Hitler and Göring are standing on top of the Berlin radio tower. Hitler says he wants to do something to put a smile on the Berliners’ faces. Göring says, “Why don’t you jump?”
When a woman told this joke in Germany in 1943, she was arrested by the Nazis and sentenced to death by guillotine—it didn’t matter that her husband was a good German soldier who died in battle.
In this groundbreaking work of history, Rudolph Herzog takes up such stories to show how widespread humor was during the Third Reich. It’s a fascinating and frightening history: from the suppression of the anti-Nazi cabaret scene of the 1930s, to jokes made at the expense of the Nazis during WWII, to the collections of “whispered jokes” that were published in the immediate aftermath of the war.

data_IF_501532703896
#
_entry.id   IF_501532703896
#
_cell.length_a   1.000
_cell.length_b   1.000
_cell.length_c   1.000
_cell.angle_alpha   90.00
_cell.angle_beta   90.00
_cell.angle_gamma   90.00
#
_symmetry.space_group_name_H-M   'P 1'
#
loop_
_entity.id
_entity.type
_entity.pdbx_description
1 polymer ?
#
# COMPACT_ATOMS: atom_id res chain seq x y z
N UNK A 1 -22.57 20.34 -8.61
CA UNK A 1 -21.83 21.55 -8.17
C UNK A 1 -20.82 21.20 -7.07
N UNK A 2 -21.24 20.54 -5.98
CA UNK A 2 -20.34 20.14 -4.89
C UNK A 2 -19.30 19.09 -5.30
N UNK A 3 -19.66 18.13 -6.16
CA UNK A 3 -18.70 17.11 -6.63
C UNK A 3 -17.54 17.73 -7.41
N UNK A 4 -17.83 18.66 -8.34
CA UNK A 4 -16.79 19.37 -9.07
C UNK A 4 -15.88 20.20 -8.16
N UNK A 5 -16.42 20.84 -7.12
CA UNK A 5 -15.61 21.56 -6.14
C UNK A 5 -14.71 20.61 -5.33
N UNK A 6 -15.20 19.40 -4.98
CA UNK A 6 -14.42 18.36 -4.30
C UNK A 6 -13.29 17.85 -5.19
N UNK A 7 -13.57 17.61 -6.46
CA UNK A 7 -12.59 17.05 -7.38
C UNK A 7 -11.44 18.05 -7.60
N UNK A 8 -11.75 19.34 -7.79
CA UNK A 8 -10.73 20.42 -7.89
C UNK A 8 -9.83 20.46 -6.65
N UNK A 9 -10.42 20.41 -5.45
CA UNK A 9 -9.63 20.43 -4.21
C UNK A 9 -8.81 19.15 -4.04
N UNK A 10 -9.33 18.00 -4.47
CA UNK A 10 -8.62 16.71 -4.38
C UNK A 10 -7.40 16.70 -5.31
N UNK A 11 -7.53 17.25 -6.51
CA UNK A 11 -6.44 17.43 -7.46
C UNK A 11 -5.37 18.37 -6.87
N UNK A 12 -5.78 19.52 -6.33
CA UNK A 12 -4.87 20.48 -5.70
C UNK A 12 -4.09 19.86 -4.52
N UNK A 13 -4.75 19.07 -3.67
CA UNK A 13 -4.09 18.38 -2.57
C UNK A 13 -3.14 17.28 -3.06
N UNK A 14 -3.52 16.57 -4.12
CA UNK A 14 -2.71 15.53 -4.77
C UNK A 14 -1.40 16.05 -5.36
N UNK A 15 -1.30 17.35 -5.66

Herzog argues that jokes provide a hitherto missing chapter of WWII history. The jokes show that not all Germans were hypnotized by Nazi propaganda, and, in taking on subjects like Nazi concentration camps, they record a public acutely aware of the horrors of the regime. Thus Dead Funny is a tale of terrible silence and cowardice, but also of occasional and inspiring bravery.